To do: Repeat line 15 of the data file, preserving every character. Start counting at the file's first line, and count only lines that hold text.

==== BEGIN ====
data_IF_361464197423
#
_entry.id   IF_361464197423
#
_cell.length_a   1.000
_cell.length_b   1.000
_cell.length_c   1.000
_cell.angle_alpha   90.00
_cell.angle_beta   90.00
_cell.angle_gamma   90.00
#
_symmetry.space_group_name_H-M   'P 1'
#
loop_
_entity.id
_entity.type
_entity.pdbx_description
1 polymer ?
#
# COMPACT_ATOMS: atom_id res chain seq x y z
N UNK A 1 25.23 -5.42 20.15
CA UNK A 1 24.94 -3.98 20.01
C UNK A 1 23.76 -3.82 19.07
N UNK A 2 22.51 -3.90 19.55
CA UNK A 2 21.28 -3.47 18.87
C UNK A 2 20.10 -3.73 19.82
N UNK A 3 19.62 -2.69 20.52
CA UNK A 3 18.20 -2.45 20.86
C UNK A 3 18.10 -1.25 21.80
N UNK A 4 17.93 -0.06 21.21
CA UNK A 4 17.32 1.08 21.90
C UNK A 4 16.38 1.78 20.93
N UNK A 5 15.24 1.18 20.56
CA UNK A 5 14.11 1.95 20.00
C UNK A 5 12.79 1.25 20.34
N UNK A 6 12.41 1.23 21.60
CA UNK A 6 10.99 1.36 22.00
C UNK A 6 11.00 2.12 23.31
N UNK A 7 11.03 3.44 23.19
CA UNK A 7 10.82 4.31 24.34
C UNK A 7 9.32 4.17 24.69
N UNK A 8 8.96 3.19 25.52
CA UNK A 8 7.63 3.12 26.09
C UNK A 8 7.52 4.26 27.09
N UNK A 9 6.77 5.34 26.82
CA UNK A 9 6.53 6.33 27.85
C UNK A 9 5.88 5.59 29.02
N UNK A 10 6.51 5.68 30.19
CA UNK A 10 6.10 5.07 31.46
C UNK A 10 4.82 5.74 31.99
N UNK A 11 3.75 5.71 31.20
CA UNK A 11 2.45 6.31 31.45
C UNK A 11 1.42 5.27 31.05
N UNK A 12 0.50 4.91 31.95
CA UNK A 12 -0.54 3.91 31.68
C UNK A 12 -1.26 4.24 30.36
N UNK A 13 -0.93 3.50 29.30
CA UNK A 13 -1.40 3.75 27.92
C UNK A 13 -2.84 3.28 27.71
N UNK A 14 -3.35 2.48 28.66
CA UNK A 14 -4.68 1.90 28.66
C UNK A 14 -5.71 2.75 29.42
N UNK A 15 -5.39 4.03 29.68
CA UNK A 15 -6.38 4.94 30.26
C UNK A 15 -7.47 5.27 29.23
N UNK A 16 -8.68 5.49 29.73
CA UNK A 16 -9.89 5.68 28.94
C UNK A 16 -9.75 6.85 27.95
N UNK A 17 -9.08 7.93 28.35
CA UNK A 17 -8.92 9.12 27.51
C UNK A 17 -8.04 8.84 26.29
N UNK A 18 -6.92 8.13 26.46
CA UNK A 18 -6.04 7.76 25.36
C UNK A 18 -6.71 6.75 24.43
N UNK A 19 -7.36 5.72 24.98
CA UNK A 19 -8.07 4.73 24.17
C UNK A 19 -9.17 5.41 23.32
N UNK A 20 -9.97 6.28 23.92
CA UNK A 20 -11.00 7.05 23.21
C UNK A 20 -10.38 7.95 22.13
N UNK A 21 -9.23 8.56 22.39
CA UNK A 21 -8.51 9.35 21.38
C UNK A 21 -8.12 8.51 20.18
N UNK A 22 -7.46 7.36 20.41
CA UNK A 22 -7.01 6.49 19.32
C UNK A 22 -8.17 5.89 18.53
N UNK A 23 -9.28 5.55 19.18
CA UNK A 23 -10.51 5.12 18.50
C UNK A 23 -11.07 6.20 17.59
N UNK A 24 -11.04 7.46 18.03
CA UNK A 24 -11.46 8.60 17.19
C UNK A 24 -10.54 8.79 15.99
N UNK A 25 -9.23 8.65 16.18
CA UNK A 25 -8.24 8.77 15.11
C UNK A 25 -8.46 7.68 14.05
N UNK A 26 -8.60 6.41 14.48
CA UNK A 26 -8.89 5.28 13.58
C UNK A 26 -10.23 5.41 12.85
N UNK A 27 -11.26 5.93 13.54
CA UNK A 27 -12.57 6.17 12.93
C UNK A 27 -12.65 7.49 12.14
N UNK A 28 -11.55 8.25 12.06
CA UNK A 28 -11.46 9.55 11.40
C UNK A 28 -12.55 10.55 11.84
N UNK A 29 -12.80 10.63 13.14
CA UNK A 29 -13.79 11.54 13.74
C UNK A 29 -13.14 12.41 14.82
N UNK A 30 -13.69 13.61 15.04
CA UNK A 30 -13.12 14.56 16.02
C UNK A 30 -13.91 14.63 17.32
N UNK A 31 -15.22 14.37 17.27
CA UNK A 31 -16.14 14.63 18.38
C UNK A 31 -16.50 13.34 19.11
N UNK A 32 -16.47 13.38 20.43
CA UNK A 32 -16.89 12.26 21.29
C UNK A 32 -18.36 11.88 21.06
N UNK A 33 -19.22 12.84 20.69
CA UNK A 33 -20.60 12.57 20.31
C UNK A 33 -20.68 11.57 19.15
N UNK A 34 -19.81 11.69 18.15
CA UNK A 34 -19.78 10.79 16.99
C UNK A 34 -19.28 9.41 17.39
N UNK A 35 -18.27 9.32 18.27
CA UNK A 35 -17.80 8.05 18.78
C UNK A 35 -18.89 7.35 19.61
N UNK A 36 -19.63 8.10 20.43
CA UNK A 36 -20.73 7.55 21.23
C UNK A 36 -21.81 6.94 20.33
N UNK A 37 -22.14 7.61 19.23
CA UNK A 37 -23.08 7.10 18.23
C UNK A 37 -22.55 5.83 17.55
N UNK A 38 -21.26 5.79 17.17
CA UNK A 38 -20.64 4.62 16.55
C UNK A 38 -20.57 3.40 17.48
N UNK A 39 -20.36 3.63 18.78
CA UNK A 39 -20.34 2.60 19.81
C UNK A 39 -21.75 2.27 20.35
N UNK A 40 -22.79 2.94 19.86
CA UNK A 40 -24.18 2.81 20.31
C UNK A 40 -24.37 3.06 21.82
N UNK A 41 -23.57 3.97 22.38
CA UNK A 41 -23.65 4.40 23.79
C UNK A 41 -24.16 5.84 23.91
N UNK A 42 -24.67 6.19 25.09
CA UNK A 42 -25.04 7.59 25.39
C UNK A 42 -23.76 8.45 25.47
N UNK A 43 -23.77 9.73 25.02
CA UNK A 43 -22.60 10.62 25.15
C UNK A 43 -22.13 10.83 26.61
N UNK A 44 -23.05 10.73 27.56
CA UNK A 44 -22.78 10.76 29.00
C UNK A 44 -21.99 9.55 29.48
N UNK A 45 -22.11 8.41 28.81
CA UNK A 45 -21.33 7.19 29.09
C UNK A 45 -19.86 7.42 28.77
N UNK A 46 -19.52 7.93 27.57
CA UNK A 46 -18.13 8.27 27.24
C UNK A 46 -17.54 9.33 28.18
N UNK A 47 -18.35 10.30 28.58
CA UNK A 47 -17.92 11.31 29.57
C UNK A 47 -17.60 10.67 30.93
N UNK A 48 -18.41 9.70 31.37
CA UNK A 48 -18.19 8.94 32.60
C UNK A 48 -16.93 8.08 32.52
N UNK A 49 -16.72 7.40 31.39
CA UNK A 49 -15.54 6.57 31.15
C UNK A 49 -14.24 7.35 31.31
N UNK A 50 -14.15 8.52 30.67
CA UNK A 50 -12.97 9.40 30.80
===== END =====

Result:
_entity.id